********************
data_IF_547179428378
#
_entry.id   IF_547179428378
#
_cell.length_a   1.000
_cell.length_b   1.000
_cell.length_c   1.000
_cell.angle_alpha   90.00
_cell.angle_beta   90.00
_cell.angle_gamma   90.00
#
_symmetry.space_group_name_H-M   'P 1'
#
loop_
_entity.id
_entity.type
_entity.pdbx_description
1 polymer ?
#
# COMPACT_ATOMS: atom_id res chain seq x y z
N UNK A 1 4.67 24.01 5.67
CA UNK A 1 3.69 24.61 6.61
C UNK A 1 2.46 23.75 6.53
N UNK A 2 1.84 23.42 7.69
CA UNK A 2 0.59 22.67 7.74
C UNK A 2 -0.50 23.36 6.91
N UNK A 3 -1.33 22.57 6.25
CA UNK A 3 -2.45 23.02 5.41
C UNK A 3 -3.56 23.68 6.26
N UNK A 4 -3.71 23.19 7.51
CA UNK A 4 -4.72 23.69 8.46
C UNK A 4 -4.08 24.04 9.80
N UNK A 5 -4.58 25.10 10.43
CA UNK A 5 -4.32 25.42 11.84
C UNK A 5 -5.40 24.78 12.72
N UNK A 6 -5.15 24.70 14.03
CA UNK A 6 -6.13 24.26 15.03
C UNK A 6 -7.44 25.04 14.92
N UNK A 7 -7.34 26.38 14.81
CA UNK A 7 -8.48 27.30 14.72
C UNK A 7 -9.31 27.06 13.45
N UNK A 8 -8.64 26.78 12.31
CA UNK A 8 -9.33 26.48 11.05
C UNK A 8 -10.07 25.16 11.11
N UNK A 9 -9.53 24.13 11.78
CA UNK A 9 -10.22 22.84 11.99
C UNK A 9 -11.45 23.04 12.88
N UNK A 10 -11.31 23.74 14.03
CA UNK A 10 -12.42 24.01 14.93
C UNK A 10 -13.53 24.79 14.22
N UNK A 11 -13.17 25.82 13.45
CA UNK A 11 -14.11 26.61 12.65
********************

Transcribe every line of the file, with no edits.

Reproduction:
data_IF_547179428378
#
_entry.id   IF_547179428378
#
_cell.length_a   1.000
_cell.length_b   1.000
_cell.length_c   1.000
_cell.angle_alpha   90.00
_cell.angle_beta   90.00
_cell.angle_gamma   90.00
#
_symmetry.space_group_name_H-M   'P 1'
#
loop_
_entity.id
_entity.type
_entity.pdbx_description
1 polymer ?
#
# COMPACT_ATOMS: atom_id res chain seq x y z
N UNK A 1 4.67 24.01 5.67
CA UNK A 1 3.69 24.61 6.61
C UNK A 1 2.46 23.75 6.53
N UNK A 2 1.84 23.42 7.69
CA UNK A 2 0.59 22.67 7.74
C UNK A 2 -0.50 23.36 6.91
N UNK A 3 -1.33 22.57 6.25
CA UNK A 3 -2.45 23.02 5.41
C UNK A 3 -3.56 23.68 6.26
N UNK A 4 -3.71 23.19 7.51
CA UNK A 4 -4.72 23.69 8.46
C UNK A 4 -4.08 24.04 9.80
N UNK A 5 -4.58 25.10 10.43
CA UNK A 5 -4.32 25.42 11.84
C UNK A 5 -5.40 24.78 12.72
N UNK A 6 -5.15 24.70 14.03
CA UNK A 6 -6.13 24.26 15.03
C UNK A 6 -7.44 25.04 14.92
N UNK A 7 -7.34 26.38 14.81
CA UNK A 7 -8.48 27.30 14.72
C UNK A 7 -9.31 27.06 13.45
N UNK A 8 -8.64 26.78 12.31
CA UNK A 8 -9.33 26.48 11.05
C UNK A 8 -10.07 25.16 11.11
N UNK A 9 -9.53 24.13 11.78
CA UNK A 9 -10.22 22.84 11.99
C UNK A 9 -11.45 23.04 12.88
N UNK A 10 -11.31 23.74 14.03
CA UNK A 10 -12.42 24.01 14.93
C UNK A 10 -13.53 24.79 14.22
N UNK A 11 -13.17 25.82 13.45
CA UNK A 11 -14.11 26.61 12.65